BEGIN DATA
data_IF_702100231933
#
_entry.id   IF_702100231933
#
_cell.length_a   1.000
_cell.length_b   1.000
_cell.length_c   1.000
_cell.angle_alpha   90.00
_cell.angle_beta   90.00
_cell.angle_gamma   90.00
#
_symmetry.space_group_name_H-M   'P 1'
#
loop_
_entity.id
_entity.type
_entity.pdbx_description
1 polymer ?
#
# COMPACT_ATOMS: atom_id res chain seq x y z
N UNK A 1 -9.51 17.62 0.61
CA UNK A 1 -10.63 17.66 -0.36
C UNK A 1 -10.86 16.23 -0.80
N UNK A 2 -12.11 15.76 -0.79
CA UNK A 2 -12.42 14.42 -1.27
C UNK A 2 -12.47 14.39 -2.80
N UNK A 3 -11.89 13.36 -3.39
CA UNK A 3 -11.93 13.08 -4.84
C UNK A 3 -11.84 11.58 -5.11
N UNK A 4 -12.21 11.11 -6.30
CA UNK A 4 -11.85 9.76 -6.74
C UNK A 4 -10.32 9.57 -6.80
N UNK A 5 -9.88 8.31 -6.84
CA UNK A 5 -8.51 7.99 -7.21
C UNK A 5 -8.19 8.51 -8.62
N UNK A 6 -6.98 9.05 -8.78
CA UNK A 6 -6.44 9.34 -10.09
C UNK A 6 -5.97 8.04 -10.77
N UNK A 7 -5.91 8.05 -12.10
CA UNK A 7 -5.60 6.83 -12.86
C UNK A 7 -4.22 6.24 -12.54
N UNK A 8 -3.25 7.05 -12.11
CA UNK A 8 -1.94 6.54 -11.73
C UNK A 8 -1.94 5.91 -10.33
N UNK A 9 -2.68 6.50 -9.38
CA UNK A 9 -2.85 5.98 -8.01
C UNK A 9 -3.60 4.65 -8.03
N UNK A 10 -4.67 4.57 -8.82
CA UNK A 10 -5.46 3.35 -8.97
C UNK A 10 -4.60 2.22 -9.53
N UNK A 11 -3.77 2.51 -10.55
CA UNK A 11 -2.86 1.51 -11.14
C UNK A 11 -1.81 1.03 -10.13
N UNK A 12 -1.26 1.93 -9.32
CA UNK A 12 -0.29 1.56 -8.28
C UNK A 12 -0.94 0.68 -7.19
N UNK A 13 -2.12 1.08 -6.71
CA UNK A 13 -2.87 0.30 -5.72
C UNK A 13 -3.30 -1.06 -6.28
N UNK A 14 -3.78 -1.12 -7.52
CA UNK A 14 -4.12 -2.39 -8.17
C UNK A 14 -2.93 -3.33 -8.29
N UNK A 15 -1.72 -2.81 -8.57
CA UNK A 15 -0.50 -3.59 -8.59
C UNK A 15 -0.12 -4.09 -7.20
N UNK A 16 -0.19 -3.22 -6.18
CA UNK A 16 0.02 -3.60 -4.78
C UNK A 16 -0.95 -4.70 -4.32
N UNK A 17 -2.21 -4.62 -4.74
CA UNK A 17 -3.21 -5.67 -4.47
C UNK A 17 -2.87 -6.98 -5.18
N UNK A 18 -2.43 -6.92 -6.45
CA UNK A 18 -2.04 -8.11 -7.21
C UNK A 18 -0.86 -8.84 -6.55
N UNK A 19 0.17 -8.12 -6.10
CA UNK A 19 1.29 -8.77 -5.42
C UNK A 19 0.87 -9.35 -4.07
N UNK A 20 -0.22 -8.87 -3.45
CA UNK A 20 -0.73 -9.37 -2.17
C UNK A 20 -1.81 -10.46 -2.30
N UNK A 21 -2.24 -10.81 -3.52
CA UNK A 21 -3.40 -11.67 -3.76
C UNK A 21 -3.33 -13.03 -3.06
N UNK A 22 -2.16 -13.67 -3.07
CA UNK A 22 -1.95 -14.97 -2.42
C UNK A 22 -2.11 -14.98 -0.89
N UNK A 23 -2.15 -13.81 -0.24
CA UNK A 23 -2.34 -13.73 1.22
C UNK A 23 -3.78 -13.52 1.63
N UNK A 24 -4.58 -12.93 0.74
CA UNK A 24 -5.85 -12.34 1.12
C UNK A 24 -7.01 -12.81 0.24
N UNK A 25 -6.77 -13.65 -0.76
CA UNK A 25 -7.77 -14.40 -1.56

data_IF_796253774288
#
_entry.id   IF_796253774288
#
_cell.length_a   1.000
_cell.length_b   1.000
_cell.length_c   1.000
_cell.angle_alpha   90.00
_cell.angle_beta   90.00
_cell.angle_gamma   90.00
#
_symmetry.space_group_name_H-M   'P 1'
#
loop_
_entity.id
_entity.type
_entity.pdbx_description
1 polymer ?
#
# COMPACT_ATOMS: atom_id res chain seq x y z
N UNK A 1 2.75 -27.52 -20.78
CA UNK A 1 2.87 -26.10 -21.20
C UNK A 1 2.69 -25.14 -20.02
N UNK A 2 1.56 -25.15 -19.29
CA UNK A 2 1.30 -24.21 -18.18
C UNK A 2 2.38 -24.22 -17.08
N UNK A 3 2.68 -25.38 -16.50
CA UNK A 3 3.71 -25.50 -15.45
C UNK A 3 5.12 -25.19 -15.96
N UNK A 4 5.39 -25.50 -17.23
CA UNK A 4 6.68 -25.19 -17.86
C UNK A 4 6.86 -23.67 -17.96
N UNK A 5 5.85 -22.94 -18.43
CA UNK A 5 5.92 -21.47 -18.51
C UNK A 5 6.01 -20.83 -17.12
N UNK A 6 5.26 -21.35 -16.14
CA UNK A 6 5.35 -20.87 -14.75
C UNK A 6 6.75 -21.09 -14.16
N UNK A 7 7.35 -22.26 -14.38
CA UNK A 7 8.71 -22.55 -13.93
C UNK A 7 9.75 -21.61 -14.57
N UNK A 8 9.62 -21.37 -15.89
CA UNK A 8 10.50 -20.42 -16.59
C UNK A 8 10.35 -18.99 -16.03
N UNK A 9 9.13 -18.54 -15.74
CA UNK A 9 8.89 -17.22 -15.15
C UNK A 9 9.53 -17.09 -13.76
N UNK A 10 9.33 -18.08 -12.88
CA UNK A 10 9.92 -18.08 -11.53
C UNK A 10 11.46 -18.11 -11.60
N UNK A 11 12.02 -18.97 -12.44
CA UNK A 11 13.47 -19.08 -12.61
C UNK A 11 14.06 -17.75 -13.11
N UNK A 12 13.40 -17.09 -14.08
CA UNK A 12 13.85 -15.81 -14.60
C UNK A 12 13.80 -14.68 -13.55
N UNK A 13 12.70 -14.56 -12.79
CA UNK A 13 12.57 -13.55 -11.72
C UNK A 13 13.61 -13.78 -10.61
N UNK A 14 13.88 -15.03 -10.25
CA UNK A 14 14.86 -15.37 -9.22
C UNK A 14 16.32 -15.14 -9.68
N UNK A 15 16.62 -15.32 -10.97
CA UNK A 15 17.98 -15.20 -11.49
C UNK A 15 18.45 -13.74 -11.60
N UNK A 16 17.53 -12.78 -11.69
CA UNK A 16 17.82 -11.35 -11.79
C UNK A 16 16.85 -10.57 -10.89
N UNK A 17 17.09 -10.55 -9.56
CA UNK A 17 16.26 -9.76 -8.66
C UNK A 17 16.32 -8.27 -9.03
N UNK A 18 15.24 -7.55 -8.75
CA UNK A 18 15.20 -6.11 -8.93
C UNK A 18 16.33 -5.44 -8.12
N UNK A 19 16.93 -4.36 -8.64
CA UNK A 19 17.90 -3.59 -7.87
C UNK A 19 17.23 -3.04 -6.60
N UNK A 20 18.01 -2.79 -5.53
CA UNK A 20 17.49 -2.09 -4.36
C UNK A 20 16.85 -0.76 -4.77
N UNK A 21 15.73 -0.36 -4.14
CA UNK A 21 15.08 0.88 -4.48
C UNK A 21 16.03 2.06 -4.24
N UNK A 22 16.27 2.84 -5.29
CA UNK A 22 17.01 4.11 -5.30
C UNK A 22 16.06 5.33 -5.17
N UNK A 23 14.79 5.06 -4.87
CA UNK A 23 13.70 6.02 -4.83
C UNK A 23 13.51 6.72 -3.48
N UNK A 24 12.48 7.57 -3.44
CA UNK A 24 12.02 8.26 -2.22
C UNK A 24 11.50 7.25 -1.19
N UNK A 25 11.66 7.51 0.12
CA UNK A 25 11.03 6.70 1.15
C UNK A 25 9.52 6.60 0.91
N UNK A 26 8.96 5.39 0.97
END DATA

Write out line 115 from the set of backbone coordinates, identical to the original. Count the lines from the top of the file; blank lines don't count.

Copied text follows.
N UNK A 1 2.75 -27.52 -20.78